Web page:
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Oct. 9, 2004

Final Stats

Associated Press Writer

COLUMBIA, S.C. – In a season where two-quarterback rotations are in vogue, Ole Miss coach David Cutcliffe went one better, shuttling three signalcallers in and out in a 31-28 victory over No. 25 South Carolina on Saturday

Ethan Flatt became the hero, finding Bill Flowers in the corner of the end zone for a 29-yard touchdown pass on fourth down with 1:05 left.

Cutcliffe kept the plan secret from his team, only telling the three quarterbacks “to have their helmets on and straps buttoned because we might play them anytime.”

Running back Vashon Pearson didn’t even realize what was up until the opening series when Flatt took the first snap, backup Micheal Spurlock was behind center on the next play and third-stringer Robert Lane replaced Spurlock on third down.

“It seemed so crazy. I wasn’t sure it was going to work,” Pearson said. “But now I think we need to do it all the time.”

Cutcliffe rotated his quarterbacks on a play-by-play basis. Flatt often came in on passing downs and finished 18-of-27 for 214 yards. The other two quarterbacks mainly ran the ball, with Spurlock gaining 34 yards on eight carries and Robert Lane running for 16 yards on four carries.

The quarterback platoon stumped the Gamecocks (4-2, 2-2 Southeastern) early as the Rebels quickly took a 14-0 lead late in the first quarter and led 21-14 at half.

And it could have been worse. On two other drives, Mississippi quarterbacks overthrew receivers with a step or two on the secondary and a clear path to the end zone and late in the second quarter, fumbled the ball away deep in South Carolina territory.

“They came out and did different things we haven’t seen before,” linebacker Ricardo Hurley said. “We had to adjust to it at halftime.”

The Gamecocks’ defense – first in the SEC in rushing defense and third against the pass – gave up 319 yards in the first half. South Carolina came in allowing 256 yards a game.

The defense stiffened in the second half, holding Ole Miss (3-3, 2-1) to 95 yards. But most of those came on the winning drive.

While Cutcliffe wasn’t shy about switching quarterbacks for most of the game, Flatt got the ball for all the final drive as he marched the Rebels 73 yards in less than 90 seconds.

Two plays before the winning touchdown, Flatt overthrew Mario Hill in the end zone. With Ole Miss facing fourth-and-10 at the South Carolina 29, the coaches decided to run the same play, called “X-Takeoff.”

This time Flowers sprinted behind South Carolina’s secondary, then made a tough catch on an underthrown ball, just staying inbounds.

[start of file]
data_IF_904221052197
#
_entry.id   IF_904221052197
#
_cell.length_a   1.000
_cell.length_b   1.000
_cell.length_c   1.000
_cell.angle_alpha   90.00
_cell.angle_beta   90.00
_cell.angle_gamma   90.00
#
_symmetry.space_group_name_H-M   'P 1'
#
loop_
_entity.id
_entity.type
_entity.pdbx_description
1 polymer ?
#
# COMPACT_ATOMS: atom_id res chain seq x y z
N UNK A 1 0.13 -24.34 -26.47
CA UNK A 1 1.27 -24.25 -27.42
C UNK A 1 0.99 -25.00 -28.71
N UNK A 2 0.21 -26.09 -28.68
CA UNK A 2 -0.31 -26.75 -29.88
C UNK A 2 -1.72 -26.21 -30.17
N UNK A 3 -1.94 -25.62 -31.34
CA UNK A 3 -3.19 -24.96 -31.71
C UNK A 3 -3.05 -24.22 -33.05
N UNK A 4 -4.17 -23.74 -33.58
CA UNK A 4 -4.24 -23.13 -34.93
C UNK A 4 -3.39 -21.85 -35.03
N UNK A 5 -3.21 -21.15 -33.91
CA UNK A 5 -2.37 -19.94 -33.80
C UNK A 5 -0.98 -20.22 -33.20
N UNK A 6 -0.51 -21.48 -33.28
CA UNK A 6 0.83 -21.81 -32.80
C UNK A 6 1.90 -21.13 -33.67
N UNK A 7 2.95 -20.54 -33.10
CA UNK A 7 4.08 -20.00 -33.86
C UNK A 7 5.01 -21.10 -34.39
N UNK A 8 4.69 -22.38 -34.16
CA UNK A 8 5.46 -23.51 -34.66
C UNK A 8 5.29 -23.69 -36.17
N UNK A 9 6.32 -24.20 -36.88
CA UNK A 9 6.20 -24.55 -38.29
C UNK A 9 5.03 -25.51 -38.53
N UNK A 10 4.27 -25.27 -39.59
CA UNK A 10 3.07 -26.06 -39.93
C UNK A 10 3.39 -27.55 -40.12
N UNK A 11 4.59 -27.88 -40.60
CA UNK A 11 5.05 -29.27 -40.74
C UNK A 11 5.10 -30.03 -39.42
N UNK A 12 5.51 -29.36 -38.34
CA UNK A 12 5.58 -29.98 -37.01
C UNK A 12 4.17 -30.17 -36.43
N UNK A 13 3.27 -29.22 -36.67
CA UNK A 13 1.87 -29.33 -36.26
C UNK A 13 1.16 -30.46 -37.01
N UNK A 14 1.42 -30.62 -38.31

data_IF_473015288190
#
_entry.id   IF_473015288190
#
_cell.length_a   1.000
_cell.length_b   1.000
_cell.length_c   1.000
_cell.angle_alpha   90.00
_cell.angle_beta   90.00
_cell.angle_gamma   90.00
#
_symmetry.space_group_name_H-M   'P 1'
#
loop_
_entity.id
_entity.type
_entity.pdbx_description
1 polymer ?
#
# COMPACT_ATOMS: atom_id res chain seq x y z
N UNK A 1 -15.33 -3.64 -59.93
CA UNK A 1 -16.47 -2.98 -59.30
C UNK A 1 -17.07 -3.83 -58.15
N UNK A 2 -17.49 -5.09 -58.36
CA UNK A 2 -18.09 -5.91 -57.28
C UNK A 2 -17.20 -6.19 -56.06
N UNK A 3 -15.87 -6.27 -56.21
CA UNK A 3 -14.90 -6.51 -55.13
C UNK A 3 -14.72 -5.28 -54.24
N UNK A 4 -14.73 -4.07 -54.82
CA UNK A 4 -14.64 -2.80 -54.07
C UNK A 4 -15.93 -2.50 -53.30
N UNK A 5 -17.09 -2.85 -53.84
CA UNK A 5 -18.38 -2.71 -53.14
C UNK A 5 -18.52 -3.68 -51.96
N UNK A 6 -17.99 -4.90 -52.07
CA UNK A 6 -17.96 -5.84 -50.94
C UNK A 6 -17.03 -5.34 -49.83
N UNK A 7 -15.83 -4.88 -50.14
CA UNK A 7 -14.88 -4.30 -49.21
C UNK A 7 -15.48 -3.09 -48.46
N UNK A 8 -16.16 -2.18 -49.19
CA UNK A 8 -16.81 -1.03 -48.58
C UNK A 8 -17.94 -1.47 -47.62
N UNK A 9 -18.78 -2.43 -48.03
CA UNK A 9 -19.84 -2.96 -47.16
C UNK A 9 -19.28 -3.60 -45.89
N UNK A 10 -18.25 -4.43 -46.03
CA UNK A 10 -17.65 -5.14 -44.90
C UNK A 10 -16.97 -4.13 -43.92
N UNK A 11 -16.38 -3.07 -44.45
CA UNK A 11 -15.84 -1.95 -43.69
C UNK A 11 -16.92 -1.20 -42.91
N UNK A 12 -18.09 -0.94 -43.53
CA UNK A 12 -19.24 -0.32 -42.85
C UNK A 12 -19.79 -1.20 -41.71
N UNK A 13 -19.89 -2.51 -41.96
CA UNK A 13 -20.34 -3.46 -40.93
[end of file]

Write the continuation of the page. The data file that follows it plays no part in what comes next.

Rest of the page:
“I knew I had to make a different type of throw,” Platt said. “But I wasn’t surprised it was open. It was open the first time.”

South Carolina had one more chance, getting the ball down to the Ole Miss 31 with 30 seconds to go. But after Syvelle Newton spiked the ball, Corey Mills sacked him on second down, then the Rebels broke up two passes in the end zone.

The loss ruined an excellent performance by Newton, who was starting his first SEC game. Newton was 12-of-27 for 291 yards and a touchdown. He also led the Gamecocks in rushing, gaining 65 yards on 19 carries.

But a bad decision by Newton on a risky call by coach Lou Holtz might have cost South Carolina some precious points.

The Gamecocks drove to the Ole Miss 12 with 7 seconds left in the first half. Holtz decided to run one more offensive play instead of going for the field goal. Newton scrambled a bit too long and Noah Whiteside dropped the pass in the end zone as the clock expired.

“We probably should have kicked a field goal there,” Holtz said.

Newton looked shaky when the game started and didn’t get on track until Holtz jolted him with a quarterback switch of his own.

Freshman Blake Mitchell came in after the team failed to get a first down in the first quarter and immediately led the Gamecocks to the end zone, completing all three of his passes on the drive, including a 17-yard touchdown strike to tight end Andy Boyd.

“You can tell we came out a little flat,” Newton said.

Newton then led the Gamecocks on three touchdown drives, and Demetris Summers’ 17-yard scoring run early in the fourth quarter gave South Carolina a 28-24 lead.

But the Ole Miss defense stiffened and the Gamecocks couldn’t run out the clock.

Known as a conservative coach, Cutcliffe said he figured the unusual strategy was worth the risk after his Rebels struggled to beat Arkansas State last week.

“When you’re not playing any better than we are, not too many decisions are difficult,” Cutcliffe said.

And he may never do it again. “It will be a week-by-week decision,” Cutcliffe said.